Wash Ful­fill­ment


Azure - - SPOTLIGHT - WORDS _Eric Mutrie PHO­TO­GRAPH _David Dworkind

Stuffed pita is a dish best served to clean hands. En­ter new Mon­treal restau­rant Falafel Yoni’s play­ful cen­tre­piece: a sculp­tural com­mu­nal wash basin ready to cleanse grubby paws – and to rinse away what lit­tle tahini sauce din­ers haven’t al­ready licked off their fin­gers at the end of their meal.

“My plan with the own­ers was to in­vest in one fun fo­cal el­e­ment – the rolled­steel sink – and then keep the rest fairly sim­ple and af­ford­able,” says ar­chi­tect David Dworkind, who cut his teeth de­sign­ing stark but brash res­i­dences at the Mon­treal firm Na­ture­hu­maine.

While it may look straight­for­ward, Dworkind’s pared-back scheme for the 88-square-me­tre space in fact grap­ples with sev­eral com­plex chal­lenges, from a zon­ing re­stric­tion that lim­ited the num­ber of seats to just 12 to an un­even ceil­ing. “There were all of these dif­fer­ent bulk­heads left be­hind from years of bad ren­o­va­tions,” he says. “The place had plumb­ing and elec­tri­cal go­ing ev­ery which way.”

To keep to the project’s tight bud­get, Dworkind found his so­lu­tions to both prob­lems in off-the-shelf ma­te­ri­als. “A lot of ideas came to­gether on Home De­pot runs,” he says. “I just went look­ing for things with tex­ture that I could work to re­ally ac­cen­tu­ate the beauty of.” His hands-on ap­proach paid off: Us­ing steel, wood pan­els and cor­ru­gated roofing sheets, the ar­chi­tect suc­cess­fully el­e­vated low-cost fare into a gourmet ex­pe­ri­ence. david­dworkind.com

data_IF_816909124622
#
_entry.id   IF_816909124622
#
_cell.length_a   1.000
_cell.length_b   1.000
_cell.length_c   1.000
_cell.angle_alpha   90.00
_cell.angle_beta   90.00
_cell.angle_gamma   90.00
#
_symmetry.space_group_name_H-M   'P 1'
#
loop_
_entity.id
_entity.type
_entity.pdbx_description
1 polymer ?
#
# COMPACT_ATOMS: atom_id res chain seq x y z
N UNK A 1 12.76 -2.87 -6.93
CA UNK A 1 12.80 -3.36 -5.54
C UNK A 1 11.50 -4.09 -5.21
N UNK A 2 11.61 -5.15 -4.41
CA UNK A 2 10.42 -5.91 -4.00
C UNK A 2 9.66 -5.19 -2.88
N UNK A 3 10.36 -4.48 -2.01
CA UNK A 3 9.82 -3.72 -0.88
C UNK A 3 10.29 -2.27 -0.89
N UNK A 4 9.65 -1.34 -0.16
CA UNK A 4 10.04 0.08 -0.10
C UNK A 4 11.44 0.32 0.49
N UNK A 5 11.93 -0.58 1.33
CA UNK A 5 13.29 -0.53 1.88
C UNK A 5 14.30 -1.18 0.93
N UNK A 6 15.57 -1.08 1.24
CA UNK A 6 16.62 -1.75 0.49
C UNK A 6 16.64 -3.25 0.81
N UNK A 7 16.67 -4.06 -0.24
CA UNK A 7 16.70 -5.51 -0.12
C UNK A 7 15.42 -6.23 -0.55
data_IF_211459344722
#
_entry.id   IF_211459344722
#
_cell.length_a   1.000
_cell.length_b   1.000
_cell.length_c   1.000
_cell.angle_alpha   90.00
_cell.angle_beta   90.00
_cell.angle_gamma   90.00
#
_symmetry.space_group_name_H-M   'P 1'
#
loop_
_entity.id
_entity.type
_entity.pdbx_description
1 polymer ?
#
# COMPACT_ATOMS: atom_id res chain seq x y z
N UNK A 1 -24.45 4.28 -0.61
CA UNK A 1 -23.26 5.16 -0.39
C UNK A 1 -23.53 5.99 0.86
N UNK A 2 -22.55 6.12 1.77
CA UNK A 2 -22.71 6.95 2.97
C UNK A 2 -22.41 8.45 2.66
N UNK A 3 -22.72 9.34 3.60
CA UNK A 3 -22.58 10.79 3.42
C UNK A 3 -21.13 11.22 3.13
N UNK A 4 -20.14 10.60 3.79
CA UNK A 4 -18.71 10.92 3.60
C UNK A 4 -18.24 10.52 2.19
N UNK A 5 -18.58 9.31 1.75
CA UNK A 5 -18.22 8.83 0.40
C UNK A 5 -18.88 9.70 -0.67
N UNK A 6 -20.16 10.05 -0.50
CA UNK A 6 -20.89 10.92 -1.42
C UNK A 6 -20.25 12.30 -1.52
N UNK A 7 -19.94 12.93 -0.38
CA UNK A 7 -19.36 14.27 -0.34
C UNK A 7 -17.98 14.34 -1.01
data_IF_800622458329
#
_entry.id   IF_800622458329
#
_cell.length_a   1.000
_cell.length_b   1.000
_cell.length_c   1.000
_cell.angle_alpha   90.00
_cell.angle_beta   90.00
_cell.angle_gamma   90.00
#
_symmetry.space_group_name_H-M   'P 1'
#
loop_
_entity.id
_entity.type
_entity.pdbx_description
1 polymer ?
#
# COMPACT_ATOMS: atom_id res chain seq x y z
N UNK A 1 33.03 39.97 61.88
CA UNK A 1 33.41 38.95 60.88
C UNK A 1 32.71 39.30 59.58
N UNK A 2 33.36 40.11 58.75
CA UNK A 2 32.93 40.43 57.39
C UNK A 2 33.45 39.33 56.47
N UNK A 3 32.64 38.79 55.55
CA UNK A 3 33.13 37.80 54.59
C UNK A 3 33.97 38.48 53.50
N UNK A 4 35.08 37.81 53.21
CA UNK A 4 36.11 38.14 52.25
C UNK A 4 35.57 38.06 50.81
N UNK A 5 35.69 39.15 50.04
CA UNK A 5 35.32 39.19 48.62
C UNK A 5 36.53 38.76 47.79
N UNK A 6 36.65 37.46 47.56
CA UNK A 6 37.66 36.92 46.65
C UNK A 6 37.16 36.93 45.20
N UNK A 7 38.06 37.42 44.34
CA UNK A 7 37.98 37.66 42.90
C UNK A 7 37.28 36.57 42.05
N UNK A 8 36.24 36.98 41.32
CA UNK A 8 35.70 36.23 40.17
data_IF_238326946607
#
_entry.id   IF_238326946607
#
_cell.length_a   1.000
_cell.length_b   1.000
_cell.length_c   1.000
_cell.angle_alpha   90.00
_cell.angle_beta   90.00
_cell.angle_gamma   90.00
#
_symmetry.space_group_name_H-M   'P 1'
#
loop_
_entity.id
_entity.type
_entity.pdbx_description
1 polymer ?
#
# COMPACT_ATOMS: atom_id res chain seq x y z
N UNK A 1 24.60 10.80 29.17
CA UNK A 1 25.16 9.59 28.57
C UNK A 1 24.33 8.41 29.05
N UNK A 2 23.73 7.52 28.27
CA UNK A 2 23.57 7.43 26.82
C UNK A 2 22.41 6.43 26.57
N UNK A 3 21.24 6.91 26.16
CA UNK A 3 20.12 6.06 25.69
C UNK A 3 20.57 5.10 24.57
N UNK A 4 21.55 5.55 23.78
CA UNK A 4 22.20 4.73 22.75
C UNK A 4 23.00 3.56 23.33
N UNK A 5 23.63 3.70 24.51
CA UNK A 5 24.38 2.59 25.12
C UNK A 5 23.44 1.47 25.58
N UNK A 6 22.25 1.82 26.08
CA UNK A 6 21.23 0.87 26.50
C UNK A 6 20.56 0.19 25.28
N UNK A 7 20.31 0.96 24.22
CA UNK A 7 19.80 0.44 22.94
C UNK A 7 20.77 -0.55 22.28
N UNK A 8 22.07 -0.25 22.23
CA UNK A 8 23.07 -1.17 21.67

To unify the var­i­ous ceil­ing heights, ori­ented strand board pan­els be­came a se­ries of baf­fles. They ac­cent a new cen­tral bulk­head in­stalled to con­sol­i­date plumb­ing, wiring and light­ing. The restau­rant’s grey, white and ma­roon colour pal­ette was in­spired by a New Bal­ance sneaker that caught ar­chi­tect David Dworkind’s eye. Dworkind used red as­phalt roofing sheets to line the base of the restau­rant’s eat-at counter, con­fig­ured into a W shape. Ter­razzo floor­ing un­der­foot is the lone re­main­ing el­e­ment of the space’s for­mer life as a café. The restau­rant’s logo, a youth­ful char­ac­ter, was cre­ated by graphic de­signer and tat­too artist Dan Cli­man. In a bud­get-friendly move, bar coun­ters, light­ing fix­tures and even the bath­room soap-dis­penser holder were all laser cut from a sin­gle sheet of steel.

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